John Jackson has posited a theory that the linen which has become known
as the Shroud of Turin may have been present for the Last Supper as
well as at Christ's crucifixion, reported the Colorado Catholic Herald.
"I think some of the stains [on the shroud] are candidates for foodstuff. The shroud may have been a witness to Holy Thursday and Good Friday," he told the newspaper.
Jackson runs the Turin Shroud Center of Colorado with his wife, Rebecca. The two are dedicated to studying the reputed burial cloth of Jesus and delivering educational lectures around the globe. The shroud has an image of what many believe to be Christ, following his crucifixion.
Jackson is the director of research for the center and has studied the shroud since 1974. He teaches physics at the University of Colorado at Colorado Springs. He led an American team that traveled to Turin, Italy, in 1978 collecting data to study the cloth, including carbon dating. That research is still the primary data source for studying the image on the shroud, reported the Herald.
Jackson told the Herald his concern is authenticating the shroud from an archeological perspective; it is up to the magisterium to concern itself with implications on the Catholic faith.
Jackson says the dimensions of the cloth are consistent with cubit measurements used in the first century. The stains on the cloth are consistent with wounds Christ suffered during the crucifixion, including scourge marks, puncture wounds and blood stains where the crown of thorns would have rested as well.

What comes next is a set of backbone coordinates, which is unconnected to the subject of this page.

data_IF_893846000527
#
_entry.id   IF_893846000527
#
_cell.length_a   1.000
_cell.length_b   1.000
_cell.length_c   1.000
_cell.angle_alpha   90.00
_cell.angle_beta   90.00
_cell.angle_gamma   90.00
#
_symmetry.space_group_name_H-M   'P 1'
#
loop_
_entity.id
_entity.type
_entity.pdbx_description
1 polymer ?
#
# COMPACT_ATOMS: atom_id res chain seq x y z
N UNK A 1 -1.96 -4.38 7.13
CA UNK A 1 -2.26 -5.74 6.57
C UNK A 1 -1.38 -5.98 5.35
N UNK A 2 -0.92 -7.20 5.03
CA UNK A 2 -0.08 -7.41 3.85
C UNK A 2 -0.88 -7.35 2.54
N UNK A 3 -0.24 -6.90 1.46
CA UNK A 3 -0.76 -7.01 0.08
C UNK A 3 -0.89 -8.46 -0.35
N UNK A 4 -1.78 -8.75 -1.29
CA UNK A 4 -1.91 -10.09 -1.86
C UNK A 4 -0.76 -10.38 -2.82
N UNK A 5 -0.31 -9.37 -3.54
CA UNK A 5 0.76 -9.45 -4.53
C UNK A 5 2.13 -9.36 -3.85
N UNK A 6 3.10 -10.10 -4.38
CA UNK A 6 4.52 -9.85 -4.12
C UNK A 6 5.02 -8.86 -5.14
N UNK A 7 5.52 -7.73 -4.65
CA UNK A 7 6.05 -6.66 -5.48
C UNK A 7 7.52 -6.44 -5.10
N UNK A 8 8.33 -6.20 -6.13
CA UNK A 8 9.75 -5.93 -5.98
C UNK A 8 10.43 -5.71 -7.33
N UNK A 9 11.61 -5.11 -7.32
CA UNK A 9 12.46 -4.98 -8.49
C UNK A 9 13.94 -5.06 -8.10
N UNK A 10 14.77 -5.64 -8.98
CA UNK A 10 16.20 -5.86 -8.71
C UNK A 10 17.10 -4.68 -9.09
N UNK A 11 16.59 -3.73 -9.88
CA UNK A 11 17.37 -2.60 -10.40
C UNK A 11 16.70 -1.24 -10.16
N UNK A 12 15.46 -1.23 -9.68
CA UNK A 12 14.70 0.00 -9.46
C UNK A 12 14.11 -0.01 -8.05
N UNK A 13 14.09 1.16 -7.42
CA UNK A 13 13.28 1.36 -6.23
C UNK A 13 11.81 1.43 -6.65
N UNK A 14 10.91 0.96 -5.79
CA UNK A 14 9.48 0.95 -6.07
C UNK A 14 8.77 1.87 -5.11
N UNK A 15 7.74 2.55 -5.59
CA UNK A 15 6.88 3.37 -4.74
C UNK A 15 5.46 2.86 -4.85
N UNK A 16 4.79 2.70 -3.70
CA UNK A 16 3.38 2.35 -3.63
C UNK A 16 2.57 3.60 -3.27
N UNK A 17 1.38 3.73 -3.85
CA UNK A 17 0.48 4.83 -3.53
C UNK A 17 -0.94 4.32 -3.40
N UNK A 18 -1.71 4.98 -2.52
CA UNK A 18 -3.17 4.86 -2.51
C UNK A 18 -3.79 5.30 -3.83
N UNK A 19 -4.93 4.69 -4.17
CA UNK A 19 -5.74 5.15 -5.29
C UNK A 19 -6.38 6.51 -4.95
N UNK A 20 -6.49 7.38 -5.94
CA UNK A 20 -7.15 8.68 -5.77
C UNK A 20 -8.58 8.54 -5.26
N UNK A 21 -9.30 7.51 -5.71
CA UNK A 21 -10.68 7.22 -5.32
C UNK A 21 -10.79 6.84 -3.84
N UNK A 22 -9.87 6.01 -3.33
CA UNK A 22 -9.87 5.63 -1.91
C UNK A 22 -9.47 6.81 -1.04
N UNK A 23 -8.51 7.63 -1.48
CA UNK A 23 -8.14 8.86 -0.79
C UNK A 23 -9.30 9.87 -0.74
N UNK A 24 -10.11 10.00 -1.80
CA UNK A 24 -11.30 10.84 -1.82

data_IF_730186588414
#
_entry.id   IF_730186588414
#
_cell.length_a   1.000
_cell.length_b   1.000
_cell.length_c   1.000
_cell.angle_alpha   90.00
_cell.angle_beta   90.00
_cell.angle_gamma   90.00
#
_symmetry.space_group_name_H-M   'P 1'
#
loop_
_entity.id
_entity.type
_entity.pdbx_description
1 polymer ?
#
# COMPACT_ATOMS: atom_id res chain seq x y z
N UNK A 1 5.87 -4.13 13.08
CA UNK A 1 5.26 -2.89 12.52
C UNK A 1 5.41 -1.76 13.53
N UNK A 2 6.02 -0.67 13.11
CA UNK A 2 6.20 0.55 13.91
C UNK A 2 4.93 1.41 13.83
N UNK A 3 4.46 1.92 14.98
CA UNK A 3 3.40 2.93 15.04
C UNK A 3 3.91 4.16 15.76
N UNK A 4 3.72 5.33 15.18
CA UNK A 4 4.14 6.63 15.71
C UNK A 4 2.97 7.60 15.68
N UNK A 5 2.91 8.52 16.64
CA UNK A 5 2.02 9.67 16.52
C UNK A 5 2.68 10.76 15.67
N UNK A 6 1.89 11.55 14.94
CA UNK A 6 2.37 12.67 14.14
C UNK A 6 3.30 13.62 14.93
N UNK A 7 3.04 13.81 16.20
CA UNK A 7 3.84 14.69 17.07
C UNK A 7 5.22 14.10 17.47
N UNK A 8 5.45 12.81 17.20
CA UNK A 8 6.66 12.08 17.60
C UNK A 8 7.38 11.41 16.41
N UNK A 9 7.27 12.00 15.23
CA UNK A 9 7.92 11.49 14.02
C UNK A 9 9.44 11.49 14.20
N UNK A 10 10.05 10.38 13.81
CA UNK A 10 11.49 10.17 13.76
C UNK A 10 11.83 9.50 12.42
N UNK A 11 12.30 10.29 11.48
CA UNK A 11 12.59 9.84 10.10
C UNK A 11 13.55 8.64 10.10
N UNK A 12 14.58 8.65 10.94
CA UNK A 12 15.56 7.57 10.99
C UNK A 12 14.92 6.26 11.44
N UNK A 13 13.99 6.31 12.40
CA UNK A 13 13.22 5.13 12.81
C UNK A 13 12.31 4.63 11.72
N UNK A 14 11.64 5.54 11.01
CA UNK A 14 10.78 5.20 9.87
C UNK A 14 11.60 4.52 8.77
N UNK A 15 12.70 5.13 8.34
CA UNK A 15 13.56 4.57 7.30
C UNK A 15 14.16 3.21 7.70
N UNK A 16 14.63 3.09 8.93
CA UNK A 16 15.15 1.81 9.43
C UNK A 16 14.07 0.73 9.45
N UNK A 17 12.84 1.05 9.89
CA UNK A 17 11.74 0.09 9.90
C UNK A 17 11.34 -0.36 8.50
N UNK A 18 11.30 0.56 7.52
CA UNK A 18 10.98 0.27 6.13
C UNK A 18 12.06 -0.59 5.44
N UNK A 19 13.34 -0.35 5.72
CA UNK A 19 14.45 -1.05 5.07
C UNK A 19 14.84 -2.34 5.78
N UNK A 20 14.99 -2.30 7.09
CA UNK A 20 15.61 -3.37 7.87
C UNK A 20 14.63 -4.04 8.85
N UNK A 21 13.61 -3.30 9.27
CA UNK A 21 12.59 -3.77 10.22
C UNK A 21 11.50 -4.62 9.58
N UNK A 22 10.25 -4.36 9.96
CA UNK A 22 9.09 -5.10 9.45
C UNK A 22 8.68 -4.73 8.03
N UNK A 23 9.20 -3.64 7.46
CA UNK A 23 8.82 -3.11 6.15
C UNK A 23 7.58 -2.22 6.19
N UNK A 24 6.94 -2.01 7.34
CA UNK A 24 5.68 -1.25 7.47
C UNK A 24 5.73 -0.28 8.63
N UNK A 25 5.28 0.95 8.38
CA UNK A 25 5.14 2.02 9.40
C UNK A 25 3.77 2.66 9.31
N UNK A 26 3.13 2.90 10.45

His wife, Rebecca, a Catholic convert who was raised in an Orthodox Jewish household, is the center's expert on early Judaism. She notes the man of the shroud was buried according to Jewish standards. The figure's hands are crossed, as opposed to being clenched as found in Egyptian pagan burials. And while Jewish custom is to cleanse a body before burial, cleansing would not have taken place if the person died a violent death; if he is sentenced to capital punishment for a crime of a religious nature; if he is killed by a gentile; and if he is considered an outcast from the Jewish community.
Christ met all of these disqualification standards, says Rebecca, hence the likelihood that the man of the shroud was a Jew and plausibly Christ. Furthermore, she said, the linen of the shroud is of the type that was likely to have been woven in the first century A.D.
"The bottom line is I think what is portrayed on the shroud is realistic based upon crucifixion reconstruction," said Jackson. "When you look at the totality of what we have on the shroud, I personally think it is the burial cloth of Jesus."